(On Cable TV, August 2016) Watching this A Nightmare on Elm Street remake so close to seeing the original is an exercise in comparing different film eras. The eighties were marked by rapid experimentation, at the frequent expense of polish or logic. The Teens, especially at the Hollywood studio level, are about crass commercialism, storytelling templates and visual slickness, even if the result often feels as if it comes off an assembly chain. In A Nightmare on Elm Street’s case, there’s also twenty-five years of accumulated fannish expectations regarding Freddy Krueger, who’s been featured in five sequels, one crossover, videogames, comics, Halloween costumes and enough merchandizing to make anyone wonder why we’re cheering for a serial child killer. Thankfully, the remake goes easy on the homages: While this new version of A Nightmare on Elm Street keeps more or less the same structure as the original and doesn’t dare deviate from its iconography, it’s also relaxed about doing its own thing. The acting is much better (Jackie Earle Haley is fine as Krueger, while it’s a surprise to find Rooney Mara in a pre-stardom role here), and so is the cinematography. The progress in special effects technology means that the remake is far more visually cohesive than the original. There is a pretty good sequence, for instance, in which action in a small supermarket seamlessly shift into a boiler-room nightmare and that’s the kind of intricately controlled special effect set-piece that the 1984 low-budget film couldn’t even aspire to execute. On the other hand, this reliance on digital wizardry means that this remake looks far more deliberate and restrained than the original. Everything from director Samuel Bayer seems planned, with few surprises or genuinely upsetting visions along the way. (This being said, I’m more annoyed than I expected at the last gory death of the film.) While this A Nightmare on Elm Street does stand on its own as an average horror movie, it does pale in comparison to the loopy terrors of its inspiration. Even five years after the remake, it seems clear that the 1984 original will be remembered for far longer.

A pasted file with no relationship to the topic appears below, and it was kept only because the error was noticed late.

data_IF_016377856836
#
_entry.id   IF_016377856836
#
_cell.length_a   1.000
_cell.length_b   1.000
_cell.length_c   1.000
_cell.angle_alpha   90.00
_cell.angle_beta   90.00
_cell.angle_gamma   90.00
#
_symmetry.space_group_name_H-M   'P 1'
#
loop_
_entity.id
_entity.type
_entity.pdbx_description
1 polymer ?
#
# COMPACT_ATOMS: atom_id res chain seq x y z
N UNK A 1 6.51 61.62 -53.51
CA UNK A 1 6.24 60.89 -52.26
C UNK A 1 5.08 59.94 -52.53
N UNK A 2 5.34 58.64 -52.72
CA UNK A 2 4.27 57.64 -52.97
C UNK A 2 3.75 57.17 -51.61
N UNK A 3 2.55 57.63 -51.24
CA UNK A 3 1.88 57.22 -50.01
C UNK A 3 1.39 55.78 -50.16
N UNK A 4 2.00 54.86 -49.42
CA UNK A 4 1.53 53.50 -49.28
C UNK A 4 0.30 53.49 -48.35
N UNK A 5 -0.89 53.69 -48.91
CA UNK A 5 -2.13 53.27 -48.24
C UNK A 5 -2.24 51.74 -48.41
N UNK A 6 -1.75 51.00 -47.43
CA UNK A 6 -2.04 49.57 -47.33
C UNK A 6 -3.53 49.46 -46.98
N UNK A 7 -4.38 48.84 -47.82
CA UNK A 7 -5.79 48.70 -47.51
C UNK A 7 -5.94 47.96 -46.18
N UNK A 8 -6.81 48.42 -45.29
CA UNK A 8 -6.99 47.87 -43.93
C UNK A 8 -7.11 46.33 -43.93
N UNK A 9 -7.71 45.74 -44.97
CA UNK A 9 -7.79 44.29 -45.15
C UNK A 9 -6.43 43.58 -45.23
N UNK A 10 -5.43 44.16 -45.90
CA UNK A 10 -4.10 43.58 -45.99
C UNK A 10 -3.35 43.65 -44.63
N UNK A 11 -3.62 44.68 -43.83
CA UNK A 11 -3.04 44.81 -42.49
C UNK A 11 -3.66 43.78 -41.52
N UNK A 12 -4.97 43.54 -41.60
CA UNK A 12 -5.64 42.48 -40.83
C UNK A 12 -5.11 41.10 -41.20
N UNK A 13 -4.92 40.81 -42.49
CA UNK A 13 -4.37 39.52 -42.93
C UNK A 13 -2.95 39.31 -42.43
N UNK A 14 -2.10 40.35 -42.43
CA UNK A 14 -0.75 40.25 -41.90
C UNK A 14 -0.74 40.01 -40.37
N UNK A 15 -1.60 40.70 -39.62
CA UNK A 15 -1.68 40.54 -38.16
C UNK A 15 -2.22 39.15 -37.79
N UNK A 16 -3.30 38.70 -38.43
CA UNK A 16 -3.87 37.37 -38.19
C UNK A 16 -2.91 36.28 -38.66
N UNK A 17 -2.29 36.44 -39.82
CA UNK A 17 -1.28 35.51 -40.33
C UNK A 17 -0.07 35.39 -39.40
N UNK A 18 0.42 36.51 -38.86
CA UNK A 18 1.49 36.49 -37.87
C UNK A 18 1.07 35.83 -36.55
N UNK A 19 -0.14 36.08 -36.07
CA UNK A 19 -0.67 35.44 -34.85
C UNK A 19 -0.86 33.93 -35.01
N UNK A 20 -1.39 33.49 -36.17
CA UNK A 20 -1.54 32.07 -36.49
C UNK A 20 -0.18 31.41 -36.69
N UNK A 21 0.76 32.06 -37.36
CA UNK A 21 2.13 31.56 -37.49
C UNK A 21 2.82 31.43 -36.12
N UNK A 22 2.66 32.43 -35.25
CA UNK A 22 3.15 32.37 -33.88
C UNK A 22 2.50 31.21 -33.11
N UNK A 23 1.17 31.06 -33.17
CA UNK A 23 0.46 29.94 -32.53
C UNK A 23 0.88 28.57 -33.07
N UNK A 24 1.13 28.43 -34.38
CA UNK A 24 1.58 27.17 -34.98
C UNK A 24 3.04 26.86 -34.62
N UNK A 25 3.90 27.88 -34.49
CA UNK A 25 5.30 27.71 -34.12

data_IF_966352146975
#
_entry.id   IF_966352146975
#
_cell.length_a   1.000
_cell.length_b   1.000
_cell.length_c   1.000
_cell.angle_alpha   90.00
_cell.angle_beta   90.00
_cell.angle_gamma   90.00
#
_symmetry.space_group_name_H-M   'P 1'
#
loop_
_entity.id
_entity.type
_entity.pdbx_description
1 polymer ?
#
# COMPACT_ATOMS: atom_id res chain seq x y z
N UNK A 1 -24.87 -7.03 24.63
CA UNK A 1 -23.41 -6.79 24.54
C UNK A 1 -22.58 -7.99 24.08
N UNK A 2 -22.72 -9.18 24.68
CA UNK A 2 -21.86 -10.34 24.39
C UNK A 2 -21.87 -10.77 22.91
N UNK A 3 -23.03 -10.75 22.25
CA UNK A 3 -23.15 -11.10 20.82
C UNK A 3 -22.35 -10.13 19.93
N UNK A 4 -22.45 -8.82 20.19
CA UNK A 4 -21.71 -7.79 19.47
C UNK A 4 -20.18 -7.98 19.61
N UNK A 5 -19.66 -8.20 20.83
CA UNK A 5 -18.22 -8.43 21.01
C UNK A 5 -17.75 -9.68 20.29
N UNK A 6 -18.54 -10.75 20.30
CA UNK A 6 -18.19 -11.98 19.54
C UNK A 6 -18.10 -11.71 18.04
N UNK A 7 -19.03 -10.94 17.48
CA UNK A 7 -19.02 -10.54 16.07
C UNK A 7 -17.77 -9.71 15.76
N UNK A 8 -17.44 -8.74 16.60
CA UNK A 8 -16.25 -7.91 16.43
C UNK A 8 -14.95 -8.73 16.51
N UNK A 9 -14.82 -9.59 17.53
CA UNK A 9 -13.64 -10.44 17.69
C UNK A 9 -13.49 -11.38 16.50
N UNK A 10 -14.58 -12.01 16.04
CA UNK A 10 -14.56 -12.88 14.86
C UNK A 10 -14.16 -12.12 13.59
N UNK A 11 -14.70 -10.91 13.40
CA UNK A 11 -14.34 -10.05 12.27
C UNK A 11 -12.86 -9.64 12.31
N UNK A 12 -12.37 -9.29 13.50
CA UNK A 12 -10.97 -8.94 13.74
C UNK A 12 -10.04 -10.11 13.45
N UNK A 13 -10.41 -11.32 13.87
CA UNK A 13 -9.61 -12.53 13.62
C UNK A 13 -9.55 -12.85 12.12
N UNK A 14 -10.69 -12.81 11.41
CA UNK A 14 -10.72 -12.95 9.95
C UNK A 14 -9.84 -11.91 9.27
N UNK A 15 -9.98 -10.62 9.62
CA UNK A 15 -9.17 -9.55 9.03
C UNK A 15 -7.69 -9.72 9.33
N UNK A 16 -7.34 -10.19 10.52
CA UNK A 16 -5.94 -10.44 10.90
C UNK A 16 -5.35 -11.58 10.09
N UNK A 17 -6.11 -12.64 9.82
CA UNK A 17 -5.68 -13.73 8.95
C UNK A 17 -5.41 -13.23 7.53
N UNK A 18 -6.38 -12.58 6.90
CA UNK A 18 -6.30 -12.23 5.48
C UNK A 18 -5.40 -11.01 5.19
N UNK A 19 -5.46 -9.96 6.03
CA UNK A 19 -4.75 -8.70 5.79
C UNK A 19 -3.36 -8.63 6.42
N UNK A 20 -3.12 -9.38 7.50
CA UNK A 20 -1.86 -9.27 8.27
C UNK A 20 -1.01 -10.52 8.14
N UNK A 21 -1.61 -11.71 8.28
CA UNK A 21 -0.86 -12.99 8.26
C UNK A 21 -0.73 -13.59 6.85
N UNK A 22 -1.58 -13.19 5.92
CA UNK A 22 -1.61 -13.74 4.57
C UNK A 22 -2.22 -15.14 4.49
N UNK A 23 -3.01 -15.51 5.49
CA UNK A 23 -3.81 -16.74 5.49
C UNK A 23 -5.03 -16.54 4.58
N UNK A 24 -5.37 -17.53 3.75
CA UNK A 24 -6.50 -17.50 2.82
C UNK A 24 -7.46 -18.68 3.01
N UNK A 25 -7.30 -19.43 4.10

(On DVD, August 2016) I was about to watch the 2010 remake of Nightmare on Elm Street without paying homage to the 1984 original … but then common sense came back to me and I had to take a look at it. Despite the film’s flaws, I’m glad I did, because this original Nightmare has a few things that weren’t captured by the remake. Probably the most significant of them is the eerie horror of the film’s dreamlike logic: Freddy’s first confrontation alone has more disturbing imagery than the entire remake, and the roughness of the film’s execution often highlights the disarming surrealism of writer/director Wes Craven’s vision. It’s this nervous energy that runs through Nightmare on Elm Street and makes it far more memorable than many slasher horror movies of the time. In other aspects, the film doesn’t fare as well: The acting isn’t particularly good (Heather Langenkamp is disappointing as the lead, and Johnny Depp does not impress in his big-screen debut), the pacing stops and goes, the cinematography is recognizably low-budget. And that’s without mentioning the somewhat unsatisfying ending, which just throws reality and nightmares in the same dumpster, then sets fire to everything and runs around laughing. Meh. It’s worth noting, from a perspective thirty years later, that Freddy’s character in this inaugural film, even played by Robert Englund, isn’t the wisecracking chatterbox of latter films: he largely remains this implacable threat and that further distinguishes this film from latter sequels and remakes. While this original Nightmare on Elm Street isn’t, strictly speaking, an exceptional movie or even a particularly good horror movie, it does have, even today, something more than other horror movies of the time. No wonder it still endures.